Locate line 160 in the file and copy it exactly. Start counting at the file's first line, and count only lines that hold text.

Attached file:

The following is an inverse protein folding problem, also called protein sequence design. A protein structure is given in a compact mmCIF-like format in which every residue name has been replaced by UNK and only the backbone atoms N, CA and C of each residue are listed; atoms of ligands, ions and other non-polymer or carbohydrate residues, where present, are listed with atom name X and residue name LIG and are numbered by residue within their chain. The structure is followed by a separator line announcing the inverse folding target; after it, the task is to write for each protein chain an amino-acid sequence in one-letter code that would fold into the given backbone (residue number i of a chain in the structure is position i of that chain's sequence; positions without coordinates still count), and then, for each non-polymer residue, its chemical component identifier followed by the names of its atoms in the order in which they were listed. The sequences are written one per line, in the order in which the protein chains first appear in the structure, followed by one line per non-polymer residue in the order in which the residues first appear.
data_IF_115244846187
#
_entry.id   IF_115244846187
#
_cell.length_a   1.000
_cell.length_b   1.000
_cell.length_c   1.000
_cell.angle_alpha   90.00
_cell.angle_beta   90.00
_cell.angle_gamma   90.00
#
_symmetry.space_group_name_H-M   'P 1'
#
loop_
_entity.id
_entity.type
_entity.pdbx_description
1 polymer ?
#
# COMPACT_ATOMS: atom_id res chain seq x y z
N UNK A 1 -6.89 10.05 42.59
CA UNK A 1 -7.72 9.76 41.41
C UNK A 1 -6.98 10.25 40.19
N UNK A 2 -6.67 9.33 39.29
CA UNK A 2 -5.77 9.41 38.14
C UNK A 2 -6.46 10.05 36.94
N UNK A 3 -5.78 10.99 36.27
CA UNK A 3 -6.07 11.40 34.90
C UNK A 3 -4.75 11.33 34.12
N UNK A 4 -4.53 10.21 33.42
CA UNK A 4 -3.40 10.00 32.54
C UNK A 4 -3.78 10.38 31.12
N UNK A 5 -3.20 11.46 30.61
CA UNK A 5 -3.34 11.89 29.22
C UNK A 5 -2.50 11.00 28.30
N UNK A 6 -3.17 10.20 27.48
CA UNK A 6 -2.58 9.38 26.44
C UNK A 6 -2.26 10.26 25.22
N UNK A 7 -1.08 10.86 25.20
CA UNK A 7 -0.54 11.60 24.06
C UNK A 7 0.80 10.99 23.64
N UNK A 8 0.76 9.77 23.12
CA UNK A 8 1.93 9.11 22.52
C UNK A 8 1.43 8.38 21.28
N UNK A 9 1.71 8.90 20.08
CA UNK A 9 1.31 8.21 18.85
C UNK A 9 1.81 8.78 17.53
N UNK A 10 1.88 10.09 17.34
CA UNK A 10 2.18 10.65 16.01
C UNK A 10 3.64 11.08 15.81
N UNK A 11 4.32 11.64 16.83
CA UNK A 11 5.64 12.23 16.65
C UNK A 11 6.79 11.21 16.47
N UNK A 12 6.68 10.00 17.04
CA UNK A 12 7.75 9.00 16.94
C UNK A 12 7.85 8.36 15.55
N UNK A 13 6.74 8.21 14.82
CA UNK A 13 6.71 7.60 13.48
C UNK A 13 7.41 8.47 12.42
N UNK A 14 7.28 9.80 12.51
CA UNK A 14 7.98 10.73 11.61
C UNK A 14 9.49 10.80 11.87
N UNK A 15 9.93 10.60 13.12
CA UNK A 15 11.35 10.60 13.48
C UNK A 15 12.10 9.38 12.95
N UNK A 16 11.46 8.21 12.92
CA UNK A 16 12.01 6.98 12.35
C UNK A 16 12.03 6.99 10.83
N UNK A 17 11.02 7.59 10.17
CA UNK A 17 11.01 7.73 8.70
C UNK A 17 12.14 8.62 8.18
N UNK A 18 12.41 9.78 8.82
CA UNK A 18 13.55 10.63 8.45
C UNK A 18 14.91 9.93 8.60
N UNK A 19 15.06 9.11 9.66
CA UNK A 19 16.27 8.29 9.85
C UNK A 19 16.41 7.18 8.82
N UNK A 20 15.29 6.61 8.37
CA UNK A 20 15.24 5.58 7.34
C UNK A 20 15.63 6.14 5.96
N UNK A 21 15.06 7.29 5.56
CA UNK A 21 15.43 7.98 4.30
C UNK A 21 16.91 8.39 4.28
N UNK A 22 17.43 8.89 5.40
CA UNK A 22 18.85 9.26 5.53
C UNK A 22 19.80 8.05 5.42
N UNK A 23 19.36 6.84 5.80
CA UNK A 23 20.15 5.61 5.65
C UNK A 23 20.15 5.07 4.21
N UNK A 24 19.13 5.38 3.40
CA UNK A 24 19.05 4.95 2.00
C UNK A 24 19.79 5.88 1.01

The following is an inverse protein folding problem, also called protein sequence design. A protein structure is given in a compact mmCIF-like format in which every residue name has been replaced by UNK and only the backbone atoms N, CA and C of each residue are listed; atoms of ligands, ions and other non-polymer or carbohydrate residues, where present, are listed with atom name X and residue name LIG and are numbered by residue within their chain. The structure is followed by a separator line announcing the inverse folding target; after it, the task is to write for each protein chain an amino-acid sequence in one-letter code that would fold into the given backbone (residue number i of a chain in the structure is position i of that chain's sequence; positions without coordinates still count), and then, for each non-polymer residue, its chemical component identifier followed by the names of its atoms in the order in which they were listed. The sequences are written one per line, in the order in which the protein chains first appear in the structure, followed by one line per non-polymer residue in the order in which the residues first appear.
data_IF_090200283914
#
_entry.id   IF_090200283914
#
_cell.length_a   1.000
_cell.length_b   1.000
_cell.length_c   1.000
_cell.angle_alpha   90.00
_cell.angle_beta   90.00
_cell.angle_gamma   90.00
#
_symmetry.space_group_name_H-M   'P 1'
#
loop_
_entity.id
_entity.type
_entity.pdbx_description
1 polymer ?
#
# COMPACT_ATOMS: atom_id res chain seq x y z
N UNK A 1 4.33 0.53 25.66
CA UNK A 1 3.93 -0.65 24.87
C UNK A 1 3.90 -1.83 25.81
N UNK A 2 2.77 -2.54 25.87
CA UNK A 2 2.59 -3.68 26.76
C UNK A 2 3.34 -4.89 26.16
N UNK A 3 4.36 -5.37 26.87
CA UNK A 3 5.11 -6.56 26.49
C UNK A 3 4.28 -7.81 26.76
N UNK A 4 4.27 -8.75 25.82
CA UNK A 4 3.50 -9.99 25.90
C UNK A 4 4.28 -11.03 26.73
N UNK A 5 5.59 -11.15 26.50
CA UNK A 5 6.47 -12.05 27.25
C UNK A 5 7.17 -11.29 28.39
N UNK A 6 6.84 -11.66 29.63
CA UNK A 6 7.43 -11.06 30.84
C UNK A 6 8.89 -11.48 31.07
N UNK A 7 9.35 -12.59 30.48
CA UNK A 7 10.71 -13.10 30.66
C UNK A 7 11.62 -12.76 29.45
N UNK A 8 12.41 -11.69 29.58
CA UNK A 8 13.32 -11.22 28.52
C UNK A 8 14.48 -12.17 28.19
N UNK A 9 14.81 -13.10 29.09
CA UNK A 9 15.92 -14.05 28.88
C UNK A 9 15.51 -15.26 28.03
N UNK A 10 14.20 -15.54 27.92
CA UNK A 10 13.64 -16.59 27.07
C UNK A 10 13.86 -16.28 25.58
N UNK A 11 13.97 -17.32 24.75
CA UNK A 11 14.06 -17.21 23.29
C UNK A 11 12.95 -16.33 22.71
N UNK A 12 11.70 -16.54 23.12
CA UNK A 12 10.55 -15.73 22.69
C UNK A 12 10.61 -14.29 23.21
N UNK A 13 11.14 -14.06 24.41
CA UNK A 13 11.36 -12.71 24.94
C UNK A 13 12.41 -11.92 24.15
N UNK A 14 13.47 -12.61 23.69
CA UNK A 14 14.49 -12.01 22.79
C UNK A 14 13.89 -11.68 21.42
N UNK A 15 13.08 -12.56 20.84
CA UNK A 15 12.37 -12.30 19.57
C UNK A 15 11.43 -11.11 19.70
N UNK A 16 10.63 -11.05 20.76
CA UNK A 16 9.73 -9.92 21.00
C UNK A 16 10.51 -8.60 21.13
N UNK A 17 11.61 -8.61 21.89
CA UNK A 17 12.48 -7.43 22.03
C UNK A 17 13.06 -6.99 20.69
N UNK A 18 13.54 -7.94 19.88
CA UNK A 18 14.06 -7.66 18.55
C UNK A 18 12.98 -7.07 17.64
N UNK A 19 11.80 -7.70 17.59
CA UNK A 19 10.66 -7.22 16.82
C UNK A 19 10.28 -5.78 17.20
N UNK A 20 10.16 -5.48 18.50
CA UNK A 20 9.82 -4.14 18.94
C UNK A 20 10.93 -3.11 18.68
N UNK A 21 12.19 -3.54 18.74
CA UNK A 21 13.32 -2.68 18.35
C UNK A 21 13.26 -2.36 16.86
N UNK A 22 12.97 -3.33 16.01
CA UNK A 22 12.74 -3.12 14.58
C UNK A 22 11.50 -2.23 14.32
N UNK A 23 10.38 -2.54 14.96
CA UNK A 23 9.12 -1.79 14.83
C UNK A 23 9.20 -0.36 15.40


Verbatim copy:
N UNK A 16 10.63 -11.05 20.76